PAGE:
Scientists identify enzyme responsible for vascular damage caused by aircraft noise
In a recent study, scientists at Johannes Gutenberg University Mainz (JGU) have identified an enzyme responsible for aircraft-related vascular damage. The researchers were also able to show that nighttime noise has a particularly harmful effect and suggest that nighttime sleep be protected from noise. With the current study, the team led by Professor Thomas Münzel, director of cardiology I at the Department of Cardiology, and Professor Andreas Daiber, head of molecular cardiology at the Department of Cardiology, consistently pursue the field of noise research and can announce another breakthrough. The new study is published in the European Heart Journal.
Aircraft noise leads to an increased development of cardiovascular diseases in the long term, as a series of precursor studies has now shown unequivocally. In 2013, the research group of Professor Thomas Münzel demonstrated that simulated nocturnal noise increases the stress hormone epinephrine, reduces sleep quality, and damages the vascular system, a condition called endothelial dysfunction. Further studies on a newly developed animal model showed last year that aircraft noise leads to a significant increase in stress hormones, vascular dysfunction, increased oxidative stress, and inflammatory processes in the vessels, as well as a marked change in the expression of genes in the vessel wall.
"With this new study, we can demonstrate for the first time that 'nighttime noise', i.e., noise during the sleep phase of the mice, and not the noise during the waking phase is responsible for vascular dysfunction," stated Münzel and Daiber. "We can also show that the elimination of the enzyme phagocytic NADPH oxidase, which is located mainly in inflammatory cells, completely avoids aircraft noise-induced negative effects on vessels and brain." This enzyme was also a focus of the scientists in the last study. The current investigations finally prove its central role and provide proof that negative aircraft noise effects are mediated by this enzyme.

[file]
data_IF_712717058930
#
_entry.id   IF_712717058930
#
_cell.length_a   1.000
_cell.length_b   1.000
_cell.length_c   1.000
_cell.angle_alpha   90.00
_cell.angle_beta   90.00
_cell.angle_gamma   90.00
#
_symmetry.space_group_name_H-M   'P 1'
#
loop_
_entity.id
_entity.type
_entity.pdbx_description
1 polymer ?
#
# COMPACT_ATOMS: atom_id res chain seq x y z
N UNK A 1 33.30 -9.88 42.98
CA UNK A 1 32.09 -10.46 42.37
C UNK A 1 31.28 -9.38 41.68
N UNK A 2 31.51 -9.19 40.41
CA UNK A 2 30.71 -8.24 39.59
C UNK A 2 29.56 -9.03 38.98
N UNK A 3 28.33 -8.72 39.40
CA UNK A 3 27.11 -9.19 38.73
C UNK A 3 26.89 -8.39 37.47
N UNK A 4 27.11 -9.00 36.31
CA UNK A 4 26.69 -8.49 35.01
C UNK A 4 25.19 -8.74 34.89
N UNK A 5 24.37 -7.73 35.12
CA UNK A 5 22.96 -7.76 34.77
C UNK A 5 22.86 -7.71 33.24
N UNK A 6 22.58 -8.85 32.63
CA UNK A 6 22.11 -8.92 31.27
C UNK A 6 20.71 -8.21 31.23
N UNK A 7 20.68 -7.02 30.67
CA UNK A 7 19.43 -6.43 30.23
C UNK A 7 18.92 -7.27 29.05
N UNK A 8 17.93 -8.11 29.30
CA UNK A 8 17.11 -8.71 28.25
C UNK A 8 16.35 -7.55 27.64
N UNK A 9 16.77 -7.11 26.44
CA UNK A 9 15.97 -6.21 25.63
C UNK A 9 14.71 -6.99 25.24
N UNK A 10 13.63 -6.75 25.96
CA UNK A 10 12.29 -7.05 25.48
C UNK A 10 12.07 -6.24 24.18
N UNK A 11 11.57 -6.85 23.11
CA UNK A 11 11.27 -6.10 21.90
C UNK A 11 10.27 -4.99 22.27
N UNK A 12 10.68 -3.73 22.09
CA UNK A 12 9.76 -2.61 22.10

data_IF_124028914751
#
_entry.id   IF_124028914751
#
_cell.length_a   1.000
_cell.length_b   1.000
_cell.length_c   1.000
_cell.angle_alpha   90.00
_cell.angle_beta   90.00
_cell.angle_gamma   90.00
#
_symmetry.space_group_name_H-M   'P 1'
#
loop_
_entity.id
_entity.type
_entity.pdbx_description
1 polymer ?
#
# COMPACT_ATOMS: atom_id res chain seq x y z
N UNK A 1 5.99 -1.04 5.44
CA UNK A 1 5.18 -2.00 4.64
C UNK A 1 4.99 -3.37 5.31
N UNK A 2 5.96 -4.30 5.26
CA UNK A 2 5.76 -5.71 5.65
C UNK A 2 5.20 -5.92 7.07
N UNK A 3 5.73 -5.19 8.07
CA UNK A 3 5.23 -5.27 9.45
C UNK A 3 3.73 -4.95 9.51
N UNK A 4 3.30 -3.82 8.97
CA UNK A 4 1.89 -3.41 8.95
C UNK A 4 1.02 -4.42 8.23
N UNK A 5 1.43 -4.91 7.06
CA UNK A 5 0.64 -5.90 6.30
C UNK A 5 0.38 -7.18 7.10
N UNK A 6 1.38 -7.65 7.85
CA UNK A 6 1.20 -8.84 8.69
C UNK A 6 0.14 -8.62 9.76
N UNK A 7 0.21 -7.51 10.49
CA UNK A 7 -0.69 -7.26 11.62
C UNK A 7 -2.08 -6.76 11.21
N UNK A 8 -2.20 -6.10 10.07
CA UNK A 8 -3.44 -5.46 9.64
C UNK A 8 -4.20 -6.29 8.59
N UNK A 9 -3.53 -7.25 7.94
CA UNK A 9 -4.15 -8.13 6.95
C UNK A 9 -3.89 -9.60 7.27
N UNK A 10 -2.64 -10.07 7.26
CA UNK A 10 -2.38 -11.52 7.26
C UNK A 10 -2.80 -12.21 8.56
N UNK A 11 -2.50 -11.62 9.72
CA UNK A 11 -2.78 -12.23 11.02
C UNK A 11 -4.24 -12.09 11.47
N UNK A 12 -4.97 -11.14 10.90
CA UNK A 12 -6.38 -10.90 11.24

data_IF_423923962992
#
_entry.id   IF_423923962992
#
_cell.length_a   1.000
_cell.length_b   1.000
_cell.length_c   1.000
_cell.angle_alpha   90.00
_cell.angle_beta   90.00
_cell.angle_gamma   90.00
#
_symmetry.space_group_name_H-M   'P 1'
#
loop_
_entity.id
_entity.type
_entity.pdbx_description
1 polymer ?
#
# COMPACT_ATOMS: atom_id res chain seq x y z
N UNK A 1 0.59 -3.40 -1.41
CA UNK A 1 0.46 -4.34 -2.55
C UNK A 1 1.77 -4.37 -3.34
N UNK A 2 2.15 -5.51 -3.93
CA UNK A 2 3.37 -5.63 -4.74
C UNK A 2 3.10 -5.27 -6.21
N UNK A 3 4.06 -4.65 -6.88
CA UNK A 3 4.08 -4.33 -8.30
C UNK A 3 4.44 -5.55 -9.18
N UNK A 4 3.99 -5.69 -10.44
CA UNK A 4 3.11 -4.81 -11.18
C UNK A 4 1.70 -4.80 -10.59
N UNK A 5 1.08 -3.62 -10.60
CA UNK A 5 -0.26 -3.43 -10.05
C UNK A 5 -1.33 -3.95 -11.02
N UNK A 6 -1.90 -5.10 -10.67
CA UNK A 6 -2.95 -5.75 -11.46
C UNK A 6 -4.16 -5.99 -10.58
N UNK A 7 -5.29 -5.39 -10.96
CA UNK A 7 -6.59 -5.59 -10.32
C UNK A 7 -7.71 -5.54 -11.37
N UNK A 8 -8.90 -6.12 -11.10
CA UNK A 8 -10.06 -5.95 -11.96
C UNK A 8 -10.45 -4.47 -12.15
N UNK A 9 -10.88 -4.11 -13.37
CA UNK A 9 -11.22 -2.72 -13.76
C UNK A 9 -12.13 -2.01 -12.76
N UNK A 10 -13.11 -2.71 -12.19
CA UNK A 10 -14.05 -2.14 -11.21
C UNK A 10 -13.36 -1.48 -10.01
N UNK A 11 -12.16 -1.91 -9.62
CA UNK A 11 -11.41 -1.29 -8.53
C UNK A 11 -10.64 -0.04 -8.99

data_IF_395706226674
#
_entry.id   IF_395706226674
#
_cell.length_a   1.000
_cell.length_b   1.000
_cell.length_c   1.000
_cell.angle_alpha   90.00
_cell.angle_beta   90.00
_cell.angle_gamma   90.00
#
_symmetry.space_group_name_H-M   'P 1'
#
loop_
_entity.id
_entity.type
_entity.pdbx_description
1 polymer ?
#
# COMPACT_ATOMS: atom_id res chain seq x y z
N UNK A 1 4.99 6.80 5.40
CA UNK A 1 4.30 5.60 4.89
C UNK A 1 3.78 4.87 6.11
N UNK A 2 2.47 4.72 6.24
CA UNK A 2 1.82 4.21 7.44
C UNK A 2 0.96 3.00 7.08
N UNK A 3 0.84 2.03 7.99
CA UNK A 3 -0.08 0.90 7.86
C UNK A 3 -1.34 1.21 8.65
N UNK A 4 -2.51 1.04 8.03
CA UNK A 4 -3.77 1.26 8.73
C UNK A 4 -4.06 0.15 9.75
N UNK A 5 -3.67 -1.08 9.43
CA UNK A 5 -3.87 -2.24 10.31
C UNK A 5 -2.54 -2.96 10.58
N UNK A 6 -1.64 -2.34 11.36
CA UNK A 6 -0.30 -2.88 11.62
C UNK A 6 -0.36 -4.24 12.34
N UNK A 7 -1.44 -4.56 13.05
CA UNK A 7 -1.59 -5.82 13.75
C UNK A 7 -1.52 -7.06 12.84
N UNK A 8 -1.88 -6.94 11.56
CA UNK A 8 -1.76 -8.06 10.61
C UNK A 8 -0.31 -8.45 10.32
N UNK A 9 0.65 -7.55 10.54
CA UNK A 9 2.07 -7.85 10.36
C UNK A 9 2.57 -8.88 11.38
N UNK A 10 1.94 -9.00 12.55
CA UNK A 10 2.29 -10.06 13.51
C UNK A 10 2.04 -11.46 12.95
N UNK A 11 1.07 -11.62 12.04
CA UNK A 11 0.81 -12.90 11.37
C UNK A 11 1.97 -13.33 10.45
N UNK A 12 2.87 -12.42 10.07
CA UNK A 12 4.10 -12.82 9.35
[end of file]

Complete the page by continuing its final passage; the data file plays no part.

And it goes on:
The scientists have also examined the effects of aircraft noise on the brain. The focus was on neuronal nitric oxide (NO) synthase, an important enzyme in the brain. Responsible for learning and memory, this enzyme is down-regulated by aircraft noise and its function is impaired. This new finding may explain the described cognitive developmental disorders in children after exposure to aircraft noise.
Another finding is that the transcription factor FOXO3 plays a central role in noise-induced vascular and brain damage. The consequence of the observed down-regulation of this transcription factor by nighttime noise leads to a defective gene expression network that controls cellular events as a function of circadian rhythm. Disturbance of the circadian rhythm can lead to sleep disorders and subsequently to more cardiovascular, mental, and metabolic disorders. To this end, the scientists came to this conclusion through extensive genetic analysis by means of next-generation sequencing (NGS) and by demonstrating prevention of vascular damage by treatment with the FOXO3 activator Bepridil.
According to the study initiators, these results represent a further breakthrough in noise research. "With our findings, especially with regard to nighttime noise, we can now explain clinical results, e.g., according to the so-called HYENA study, where nighttime noise in particular can trigger high blood pressure. The finding that the elimination of the enzyme phagocytic NADPH oxidase completely prevents vascular damage may enable us to develop drug strategies to reduce the negative effects of aircraft noise for our body," both scientists commented.
The authors conclude from their findings that it must be an important goal to protect night sleep from noise, and in particular, to implement the legally defined night's sleep from 10 p.m. to 6 a.m.